Runewars Terrain, Part 2: Castle Ruins
In part one of this series, I covered the process I used for making the 3' x 3' boards and swamps for this Runewars demo board, commissioned by Fantasy Flight Games.
Here are the links to the other parts of this series:
The boards match up with each other, and included some modular scenery pieces so they can be used as a pair of small demo boards or as a single large battlefield.
With those boards complete, it was time to move on to the centerpiece– a large castle ruin with tower and arches, set above a murky river.
Framing Everything Out
The first thing I did was build the board for the base, which included a recessed channel for the river.
On top of the board, I began cutting chunks of insulation foam to block out the mass of the structures. The main build would consist of a tower at the front and a bridge leading back to a large platform with another half-tower and large arches. Across from this would be a series of platforms representing stairs and walkways that have crumbled away.
Large PVC pipe made a sturdy core for the towers, and the bridge arches were drawn out on some foam core board.
I shaped the foam and attached all the parts for the platforms. The steps were cut out, and I began cutting the stonework into the surface of the foam. The bridge arches were cut out of the foam core and insulation foam was used to form the support walls between the arches.
The PVC pipe was covered with foam board to give it a decagonal shape and flat, vertical sides over which I could attach foam. stonework Around the base of the tower, I framed out a platform that connected to the large bridge.
The stonework was achieved by cutting the stone pattern into the foam with a hobby knife and then drawing into the cuts with a wood pencil. (I always use pencil because pen can sometimes repel glue or paint, or show through.) After the stonework is drawn in, I press some of the individual stones with my finger or with a pencil eraser to create an uneven surface that will show up when drybrushing the terrain. For the foam board sides of the bridge, I cut thin strips of insulation foam (about 3/16-inch thick) and attached them to the surface of the board. The same process was then used on that foam to apply the stonework.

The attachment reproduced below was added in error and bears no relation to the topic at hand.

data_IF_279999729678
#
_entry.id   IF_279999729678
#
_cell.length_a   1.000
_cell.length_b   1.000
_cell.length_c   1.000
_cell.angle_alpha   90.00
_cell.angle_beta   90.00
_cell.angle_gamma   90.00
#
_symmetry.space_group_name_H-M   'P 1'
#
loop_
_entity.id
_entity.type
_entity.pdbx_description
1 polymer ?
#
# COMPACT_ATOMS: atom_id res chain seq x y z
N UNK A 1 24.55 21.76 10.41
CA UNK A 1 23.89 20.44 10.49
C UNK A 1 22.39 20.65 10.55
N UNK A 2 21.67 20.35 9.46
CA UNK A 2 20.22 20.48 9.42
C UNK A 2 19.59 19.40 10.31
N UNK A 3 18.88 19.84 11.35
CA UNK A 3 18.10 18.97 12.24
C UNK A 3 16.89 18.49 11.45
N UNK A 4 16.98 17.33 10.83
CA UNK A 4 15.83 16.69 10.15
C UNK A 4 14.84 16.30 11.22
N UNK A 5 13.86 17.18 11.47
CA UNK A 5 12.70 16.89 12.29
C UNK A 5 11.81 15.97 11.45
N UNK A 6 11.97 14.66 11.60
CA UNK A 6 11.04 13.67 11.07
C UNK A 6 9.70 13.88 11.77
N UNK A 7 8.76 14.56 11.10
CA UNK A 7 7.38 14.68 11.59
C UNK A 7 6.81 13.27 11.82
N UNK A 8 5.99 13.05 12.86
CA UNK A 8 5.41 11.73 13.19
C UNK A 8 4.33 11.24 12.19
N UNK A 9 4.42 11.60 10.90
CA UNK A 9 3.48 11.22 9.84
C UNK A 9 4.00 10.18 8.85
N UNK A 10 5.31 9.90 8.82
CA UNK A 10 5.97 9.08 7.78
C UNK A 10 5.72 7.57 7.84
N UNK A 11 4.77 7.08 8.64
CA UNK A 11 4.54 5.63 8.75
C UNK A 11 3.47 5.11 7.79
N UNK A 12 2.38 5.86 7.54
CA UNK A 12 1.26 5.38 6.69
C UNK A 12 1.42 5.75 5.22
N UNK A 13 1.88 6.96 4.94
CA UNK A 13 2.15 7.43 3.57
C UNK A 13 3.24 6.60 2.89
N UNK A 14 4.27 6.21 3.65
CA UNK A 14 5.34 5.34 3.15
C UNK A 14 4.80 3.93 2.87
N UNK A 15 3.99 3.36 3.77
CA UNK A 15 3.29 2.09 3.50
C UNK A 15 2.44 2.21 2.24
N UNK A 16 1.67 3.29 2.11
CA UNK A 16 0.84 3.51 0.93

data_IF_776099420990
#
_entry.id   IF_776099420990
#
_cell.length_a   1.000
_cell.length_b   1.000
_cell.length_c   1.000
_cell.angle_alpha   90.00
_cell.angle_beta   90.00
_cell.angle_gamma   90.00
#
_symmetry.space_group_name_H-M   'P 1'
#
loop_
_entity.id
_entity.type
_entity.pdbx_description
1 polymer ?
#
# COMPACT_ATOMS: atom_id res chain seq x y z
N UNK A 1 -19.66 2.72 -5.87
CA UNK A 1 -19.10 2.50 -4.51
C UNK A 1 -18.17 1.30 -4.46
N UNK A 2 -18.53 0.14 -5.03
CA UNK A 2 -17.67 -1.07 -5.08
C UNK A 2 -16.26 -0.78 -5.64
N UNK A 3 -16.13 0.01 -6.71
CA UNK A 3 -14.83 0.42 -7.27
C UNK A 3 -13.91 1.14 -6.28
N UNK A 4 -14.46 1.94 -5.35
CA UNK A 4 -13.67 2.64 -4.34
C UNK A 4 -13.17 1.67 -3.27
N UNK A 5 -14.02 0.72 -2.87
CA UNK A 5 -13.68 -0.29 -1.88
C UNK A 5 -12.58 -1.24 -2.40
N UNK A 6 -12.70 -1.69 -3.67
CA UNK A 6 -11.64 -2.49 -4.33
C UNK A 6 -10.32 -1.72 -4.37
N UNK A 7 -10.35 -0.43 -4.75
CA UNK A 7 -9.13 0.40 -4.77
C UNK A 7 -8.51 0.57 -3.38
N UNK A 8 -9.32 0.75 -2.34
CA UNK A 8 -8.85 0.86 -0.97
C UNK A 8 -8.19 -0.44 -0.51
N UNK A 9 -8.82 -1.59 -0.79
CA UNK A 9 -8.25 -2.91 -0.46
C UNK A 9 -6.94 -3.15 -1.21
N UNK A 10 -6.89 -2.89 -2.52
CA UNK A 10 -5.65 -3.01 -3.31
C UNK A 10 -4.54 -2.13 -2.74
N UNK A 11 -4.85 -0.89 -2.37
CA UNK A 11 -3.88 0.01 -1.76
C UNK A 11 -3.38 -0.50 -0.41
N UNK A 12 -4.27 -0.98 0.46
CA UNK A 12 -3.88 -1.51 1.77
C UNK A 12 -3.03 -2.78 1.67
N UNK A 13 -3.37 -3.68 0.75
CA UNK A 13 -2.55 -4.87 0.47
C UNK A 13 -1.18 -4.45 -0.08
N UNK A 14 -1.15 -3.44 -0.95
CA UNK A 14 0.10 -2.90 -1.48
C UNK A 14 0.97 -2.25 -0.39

At the far end of the bridge, I built up the large platform with archways that allowed the river the flow underneath. The rocky cliff leading up to the crumbling wall was made using a fork to gouge out the rough surface.
I covered the walls of the tower with long strips of foam, cut to 1/4-inch thick. The top was capped with a piece of one-inch foam. I cut out an archway for a door and attached this to the tower. You can barely see it on the side, but there were windows cut out of the foam, with thick PVC card for the window ledge.
For the parapet, I cut 1/2-inch thick segments of foam to go around the perimeter. A portion was cut off the bottom of each, and these were in turn cut with an arch and glued around the tower. The section above had the window cut out of it and was then attached, connected to the bottom section.
Next, I cut thick strips of foam and carefully trimmed the gaps between the wall sections so these strips could be inserted.
The strips were cut flush with the tip of the parapet wall, and crenelations were cut out.